For the last part of our survey, we asked a few questions based on the students’ life in IIT-Bombay, their political opinions, and a few other questions. Here is a brief summary of those responses:
The hostel rooms of IIT Bombay got a negative response from the respondents in general, with 47% respondents being dissatisfied with their rooms. 31.7% of the respondents were satisfied with their rooms, while 21.3% did not care since they would have satisfied with the least livable conditions provided.
When it came to the ‘infamous’ mess food, 45.3% were openly dissatisfied, while 24% had no complaints as they got accustomed to the food. 10.4% actually liked the mess food of mst days, while 20.4% did not care about it.
51.3% of the students believed that the institute had served as an all-round platform that helped them develop skills covering all aspects of an individual. Around a quarter each thought that they had missed upon developing social and academic skills respectively. Another 20% thought that they had failed to develop extracurricular skills while in the institute.
97 of the 192 respondents claimed that they were not politically inclined. 63 were left leaning (liberal), while 25 stated that they leaned towards the right ( conservative). Some of the other respondents were not sure about their political inclinations.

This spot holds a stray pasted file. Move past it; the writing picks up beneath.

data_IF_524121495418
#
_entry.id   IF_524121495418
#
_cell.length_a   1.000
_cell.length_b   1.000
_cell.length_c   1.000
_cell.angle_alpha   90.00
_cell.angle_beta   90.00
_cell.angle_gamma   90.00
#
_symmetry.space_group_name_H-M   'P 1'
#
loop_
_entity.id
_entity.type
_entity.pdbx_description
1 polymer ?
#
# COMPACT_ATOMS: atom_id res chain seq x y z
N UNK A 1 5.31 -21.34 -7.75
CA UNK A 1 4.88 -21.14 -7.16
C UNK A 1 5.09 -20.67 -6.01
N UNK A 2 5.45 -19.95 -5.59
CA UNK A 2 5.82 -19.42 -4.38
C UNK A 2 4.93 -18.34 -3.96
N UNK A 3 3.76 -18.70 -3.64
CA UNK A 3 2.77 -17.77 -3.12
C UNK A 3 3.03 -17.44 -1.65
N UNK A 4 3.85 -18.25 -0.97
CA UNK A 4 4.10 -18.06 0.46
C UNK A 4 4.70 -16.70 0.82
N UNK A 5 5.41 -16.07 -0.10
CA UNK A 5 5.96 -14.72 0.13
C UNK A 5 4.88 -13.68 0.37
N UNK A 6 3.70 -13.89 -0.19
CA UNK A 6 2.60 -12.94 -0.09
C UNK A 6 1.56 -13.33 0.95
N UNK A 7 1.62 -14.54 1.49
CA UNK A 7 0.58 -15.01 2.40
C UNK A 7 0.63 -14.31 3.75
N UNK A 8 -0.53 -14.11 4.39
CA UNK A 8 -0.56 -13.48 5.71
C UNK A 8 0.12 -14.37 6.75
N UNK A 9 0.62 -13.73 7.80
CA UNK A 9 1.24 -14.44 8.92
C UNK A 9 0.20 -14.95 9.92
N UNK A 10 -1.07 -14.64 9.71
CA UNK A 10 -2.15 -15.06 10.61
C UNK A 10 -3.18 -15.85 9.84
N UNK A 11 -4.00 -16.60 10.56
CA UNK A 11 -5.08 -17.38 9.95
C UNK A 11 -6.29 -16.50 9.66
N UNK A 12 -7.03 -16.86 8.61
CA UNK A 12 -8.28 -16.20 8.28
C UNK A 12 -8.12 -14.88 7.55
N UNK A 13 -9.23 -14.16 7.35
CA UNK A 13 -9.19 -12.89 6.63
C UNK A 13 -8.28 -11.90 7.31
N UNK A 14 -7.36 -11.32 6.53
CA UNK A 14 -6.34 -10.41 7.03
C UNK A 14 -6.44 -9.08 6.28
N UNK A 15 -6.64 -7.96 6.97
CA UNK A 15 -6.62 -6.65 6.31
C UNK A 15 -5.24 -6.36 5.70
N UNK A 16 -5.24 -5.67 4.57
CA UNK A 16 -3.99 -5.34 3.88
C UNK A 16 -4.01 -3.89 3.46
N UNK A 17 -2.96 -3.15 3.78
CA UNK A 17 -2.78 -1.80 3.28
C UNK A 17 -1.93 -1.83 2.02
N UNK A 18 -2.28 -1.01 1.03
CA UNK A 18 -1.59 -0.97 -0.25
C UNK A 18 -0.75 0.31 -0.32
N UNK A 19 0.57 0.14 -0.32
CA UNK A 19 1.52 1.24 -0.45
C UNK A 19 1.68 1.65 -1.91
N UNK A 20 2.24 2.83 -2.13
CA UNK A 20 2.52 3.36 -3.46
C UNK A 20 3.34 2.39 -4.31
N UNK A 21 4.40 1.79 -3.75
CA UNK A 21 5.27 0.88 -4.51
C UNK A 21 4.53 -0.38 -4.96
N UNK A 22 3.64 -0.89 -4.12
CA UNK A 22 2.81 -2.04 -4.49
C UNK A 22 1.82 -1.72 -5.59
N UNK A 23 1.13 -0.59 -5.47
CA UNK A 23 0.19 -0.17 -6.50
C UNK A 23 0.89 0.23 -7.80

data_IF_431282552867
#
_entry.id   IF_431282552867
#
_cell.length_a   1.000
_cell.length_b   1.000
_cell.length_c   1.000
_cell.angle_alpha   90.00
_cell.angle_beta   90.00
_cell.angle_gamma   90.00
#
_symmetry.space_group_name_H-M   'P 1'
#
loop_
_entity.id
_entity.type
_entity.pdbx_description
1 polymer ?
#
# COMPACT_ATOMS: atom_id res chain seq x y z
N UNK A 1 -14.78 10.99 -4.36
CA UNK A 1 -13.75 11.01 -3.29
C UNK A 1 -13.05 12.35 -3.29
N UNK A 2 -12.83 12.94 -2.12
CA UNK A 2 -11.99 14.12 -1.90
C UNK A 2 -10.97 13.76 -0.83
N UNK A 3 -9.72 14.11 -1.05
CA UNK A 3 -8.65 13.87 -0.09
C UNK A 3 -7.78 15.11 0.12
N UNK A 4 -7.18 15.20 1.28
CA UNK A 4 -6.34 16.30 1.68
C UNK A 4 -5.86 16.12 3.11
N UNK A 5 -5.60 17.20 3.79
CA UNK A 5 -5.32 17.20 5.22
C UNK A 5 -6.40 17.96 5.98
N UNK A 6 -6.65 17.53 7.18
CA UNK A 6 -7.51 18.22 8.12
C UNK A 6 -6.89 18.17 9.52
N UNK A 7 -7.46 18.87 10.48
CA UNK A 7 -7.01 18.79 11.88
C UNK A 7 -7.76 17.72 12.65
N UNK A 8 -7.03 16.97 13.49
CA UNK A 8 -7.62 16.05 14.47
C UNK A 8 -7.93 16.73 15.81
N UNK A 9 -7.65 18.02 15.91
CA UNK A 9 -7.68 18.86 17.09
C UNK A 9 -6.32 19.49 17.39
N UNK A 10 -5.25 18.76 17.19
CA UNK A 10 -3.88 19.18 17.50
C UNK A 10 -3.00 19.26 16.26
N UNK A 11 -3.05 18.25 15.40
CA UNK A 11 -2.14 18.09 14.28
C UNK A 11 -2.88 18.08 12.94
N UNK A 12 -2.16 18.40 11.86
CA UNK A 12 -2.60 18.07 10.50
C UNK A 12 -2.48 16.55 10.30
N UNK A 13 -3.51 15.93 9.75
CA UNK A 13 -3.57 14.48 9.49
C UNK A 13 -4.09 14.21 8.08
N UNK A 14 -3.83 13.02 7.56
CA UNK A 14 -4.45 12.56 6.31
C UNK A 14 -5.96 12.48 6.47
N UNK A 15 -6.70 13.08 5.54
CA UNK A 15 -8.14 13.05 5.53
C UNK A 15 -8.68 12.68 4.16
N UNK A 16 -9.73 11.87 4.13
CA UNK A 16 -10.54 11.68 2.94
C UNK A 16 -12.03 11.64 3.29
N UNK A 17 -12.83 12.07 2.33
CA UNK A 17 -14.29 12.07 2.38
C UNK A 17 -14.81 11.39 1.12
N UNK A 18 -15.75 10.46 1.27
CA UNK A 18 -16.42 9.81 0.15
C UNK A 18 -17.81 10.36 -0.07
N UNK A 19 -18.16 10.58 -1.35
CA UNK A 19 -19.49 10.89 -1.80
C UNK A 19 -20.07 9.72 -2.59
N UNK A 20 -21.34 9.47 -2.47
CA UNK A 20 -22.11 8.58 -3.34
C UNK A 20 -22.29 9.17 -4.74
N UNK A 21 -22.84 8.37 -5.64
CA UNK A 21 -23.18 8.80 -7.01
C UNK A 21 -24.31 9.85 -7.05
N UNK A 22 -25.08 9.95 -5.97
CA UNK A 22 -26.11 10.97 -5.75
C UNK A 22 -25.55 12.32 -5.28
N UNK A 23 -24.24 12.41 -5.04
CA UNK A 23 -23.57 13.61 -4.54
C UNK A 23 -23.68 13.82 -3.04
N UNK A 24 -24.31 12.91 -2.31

When asked whether they thought the government is trying to supress the freedom of expression of students, 51 respondents gave a positive response while 63 disagreed with the statement. The greatest segment of 78 students was neutral when it came to this opinion.
6.3% of the students had already started working in, or had (co-)founded a startup. Another 43% had expressed their desire to establish or work in a startup at some point in the near future, while 51% had no interest in entrepreneurship.
Responding about their contact with professors, 47% said that they had not been properly acquainted with a single professor by the time they were answering this survey. 48.4% had been in touch with upto5 professors, and an additional 4.6% had been in touch with more than 5 professors.
Coming to the use of Social media websites and apps, a large chunk of the respondents ( 47.4%) around 1-3 hours on these websites every day. An alarmingly high 33.9% spent more than 3 hours on social media, with the usage of 13 respondents crossing a nerve-wracking 6 hours per day.